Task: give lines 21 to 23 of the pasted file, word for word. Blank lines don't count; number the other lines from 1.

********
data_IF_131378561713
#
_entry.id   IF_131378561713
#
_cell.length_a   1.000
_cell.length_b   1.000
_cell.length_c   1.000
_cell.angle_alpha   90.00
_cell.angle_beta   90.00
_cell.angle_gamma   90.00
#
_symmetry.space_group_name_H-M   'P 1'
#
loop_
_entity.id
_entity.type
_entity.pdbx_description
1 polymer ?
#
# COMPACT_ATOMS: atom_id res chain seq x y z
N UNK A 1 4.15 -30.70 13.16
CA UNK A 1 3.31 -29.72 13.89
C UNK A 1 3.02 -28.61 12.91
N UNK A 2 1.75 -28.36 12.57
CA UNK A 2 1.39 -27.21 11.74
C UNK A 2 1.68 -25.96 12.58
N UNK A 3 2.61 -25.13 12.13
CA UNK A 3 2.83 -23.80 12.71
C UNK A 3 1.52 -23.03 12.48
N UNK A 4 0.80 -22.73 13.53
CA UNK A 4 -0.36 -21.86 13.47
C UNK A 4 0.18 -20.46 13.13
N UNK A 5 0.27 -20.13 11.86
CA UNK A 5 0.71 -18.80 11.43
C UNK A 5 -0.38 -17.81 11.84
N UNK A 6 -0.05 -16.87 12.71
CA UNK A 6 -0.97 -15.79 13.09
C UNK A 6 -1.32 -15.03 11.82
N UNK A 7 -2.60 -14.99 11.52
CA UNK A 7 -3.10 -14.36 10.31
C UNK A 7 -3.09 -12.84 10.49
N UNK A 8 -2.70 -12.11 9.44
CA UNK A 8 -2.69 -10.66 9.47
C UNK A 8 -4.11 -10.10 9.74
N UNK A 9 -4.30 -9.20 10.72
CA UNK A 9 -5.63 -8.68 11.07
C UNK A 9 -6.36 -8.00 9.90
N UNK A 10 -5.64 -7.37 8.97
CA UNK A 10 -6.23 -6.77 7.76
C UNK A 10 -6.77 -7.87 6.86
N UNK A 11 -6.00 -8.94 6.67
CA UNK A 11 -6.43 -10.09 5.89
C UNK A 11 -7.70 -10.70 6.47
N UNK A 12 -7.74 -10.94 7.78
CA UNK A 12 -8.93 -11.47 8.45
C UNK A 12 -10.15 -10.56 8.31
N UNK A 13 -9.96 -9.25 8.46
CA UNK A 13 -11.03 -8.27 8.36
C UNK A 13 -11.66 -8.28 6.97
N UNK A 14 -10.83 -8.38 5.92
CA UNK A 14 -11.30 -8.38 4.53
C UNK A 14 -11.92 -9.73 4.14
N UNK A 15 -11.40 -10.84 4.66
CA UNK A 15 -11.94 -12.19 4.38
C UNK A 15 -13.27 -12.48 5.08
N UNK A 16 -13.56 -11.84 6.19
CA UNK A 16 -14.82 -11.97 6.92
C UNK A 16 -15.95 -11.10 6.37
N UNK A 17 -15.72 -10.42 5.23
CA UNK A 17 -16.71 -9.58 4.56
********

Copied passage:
N UNK A 1 4.15 -30.70 13.16
CA UNK A 1 3.31 -29.72 13.89
C UNK A 1 3.02 -28.61 12.91